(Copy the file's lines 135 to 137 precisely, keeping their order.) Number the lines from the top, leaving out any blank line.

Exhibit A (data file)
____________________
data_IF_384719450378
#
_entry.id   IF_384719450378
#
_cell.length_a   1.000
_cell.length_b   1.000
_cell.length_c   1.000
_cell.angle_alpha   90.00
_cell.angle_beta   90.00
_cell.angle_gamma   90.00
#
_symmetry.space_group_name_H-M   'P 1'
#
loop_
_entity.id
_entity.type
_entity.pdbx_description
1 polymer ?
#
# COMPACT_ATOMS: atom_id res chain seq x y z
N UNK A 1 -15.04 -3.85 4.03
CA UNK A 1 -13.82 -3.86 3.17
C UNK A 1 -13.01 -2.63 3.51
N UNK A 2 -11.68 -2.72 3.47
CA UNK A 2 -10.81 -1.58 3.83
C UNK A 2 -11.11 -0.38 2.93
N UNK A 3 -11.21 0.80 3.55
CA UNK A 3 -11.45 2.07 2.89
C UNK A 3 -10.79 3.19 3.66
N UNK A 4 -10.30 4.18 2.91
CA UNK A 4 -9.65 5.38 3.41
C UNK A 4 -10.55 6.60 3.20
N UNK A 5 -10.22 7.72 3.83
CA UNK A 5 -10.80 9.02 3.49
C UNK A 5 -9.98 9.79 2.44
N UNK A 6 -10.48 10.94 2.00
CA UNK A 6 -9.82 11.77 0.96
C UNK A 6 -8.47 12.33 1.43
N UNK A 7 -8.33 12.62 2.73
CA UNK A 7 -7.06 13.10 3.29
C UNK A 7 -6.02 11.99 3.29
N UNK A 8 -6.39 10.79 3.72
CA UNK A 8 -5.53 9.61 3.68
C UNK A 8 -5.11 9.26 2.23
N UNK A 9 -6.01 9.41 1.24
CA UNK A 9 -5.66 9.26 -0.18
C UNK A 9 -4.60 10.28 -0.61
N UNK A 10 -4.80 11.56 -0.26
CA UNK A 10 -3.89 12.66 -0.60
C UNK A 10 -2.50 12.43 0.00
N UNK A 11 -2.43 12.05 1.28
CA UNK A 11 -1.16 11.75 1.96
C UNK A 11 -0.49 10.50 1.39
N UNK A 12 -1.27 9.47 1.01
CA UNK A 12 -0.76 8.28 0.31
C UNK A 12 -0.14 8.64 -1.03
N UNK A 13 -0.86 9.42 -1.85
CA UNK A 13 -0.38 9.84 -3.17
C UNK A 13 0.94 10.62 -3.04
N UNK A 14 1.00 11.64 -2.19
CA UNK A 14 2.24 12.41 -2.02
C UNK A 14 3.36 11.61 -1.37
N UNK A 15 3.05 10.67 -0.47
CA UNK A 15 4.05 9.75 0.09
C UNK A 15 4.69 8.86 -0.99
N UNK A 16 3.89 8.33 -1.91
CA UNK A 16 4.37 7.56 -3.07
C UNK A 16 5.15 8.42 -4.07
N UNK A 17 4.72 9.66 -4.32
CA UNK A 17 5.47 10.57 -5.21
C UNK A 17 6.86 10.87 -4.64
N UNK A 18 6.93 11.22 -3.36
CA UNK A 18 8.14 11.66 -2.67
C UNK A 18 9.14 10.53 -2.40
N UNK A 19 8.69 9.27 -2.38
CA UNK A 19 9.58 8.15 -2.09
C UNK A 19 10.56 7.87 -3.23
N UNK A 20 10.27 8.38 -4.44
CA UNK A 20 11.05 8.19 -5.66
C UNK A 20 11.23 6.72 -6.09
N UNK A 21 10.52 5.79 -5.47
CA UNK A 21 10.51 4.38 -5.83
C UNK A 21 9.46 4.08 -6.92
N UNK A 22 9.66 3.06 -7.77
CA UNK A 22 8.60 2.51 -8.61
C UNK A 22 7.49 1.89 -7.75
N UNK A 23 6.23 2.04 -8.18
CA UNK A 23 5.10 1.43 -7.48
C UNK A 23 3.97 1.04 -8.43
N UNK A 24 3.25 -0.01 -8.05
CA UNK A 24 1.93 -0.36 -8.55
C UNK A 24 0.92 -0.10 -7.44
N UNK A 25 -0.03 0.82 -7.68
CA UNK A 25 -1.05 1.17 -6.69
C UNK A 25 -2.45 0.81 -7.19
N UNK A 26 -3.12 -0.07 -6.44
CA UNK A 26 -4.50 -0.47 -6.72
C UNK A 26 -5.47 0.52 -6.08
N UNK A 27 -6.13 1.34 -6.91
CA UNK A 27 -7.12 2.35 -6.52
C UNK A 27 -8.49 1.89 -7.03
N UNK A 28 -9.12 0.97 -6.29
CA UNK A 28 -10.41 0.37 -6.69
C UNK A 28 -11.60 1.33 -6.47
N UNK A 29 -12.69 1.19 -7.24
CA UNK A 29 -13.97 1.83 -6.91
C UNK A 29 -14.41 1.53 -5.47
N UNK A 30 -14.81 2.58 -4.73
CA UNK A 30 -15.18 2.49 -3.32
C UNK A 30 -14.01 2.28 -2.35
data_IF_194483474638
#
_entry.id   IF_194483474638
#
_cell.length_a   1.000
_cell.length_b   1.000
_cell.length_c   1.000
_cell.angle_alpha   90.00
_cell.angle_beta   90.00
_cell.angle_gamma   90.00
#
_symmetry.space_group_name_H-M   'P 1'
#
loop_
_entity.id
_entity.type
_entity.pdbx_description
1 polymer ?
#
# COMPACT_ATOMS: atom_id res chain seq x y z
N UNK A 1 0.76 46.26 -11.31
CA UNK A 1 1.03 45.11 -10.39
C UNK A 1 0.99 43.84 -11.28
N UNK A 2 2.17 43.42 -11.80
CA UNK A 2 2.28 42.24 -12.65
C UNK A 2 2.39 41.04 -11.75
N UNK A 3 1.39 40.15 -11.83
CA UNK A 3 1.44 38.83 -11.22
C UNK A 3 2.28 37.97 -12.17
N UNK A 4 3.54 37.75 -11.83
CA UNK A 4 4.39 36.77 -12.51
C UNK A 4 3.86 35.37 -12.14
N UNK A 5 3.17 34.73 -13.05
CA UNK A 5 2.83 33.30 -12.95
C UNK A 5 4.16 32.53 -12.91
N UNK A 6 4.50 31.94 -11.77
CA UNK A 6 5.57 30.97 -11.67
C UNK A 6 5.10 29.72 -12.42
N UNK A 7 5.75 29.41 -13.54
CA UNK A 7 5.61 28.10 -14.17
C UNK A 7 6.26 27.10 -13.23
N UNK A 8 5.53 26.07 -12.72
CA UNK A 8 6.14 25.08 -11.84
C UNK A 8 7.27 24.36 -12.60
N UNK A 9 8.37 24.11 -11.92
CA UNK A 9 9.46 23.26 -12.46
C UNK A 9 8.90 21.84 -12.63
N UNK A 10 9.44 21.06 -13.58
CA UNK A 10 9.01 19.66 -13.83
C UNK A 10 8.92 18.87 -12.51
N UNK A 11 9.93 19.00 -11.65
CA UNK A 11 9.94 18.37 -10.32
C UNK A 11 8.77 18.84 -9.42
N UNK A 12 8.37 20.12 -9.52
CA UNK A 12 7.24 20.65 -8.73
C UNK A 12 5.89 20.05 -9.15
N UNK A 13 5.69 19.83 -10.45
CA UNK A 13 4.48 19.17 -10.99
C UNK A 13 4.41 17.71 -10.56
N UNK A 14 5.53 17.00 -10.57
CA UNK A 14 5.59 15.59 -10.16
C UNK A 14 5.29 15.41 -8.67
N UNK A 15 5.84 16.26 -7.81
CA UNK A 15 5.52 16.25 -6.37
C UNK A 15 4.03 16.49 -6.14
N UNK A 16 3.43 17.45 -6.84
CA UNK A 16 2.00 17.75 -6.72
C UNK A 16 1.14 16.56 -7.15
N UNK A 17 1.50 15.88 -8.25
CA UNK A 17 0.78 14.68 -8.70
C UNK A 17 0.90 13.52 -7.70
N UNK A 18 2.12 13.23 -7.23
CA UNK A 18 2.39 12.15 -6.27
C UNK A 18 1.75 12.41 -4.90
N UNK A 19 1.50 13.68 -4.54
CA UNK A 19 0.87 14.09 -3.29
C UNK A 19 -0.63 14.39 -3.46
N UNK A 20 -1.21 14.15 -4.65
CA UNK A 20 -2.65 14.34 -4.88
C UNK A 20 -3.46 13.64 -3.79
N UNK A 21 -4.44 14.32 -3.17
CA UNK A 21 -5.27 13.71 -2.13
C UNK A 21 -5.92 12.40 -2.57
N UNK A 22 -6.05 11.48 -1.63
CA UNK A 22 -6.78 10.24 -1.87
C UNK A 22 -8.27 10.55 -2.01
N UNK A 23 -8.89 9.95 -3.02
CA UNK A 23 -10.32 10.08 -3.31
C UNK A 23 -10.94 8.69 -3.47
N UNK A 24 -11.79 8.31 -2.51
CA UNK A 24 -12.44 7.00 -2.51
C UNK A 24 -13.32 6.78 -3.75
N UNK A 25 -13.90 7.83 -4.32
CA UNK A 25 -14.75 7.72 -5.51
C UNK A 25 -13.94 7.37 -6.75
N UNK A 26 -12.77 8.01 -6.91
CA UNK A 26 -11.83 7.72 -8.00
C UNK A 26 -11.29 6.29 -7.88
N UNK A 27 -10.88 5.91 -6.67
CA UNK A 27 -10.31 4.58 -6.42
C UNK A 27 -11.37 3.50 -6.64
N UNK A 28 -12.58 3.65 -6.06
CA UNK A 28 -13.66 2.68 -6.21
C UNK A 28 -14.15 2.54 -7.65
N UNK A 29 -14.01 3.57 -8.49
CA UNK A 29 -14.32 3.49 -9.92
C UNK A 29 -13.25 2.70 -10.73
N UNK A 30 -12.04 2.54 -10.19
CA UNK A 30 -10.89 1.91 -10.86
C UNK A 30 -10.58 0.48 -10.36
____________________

CA UNK A 2 2.28 42.24 -12.65
C UNK A 2 2.39 41.04 -11.75
N UNK A 3 1.39 40.15 -11.83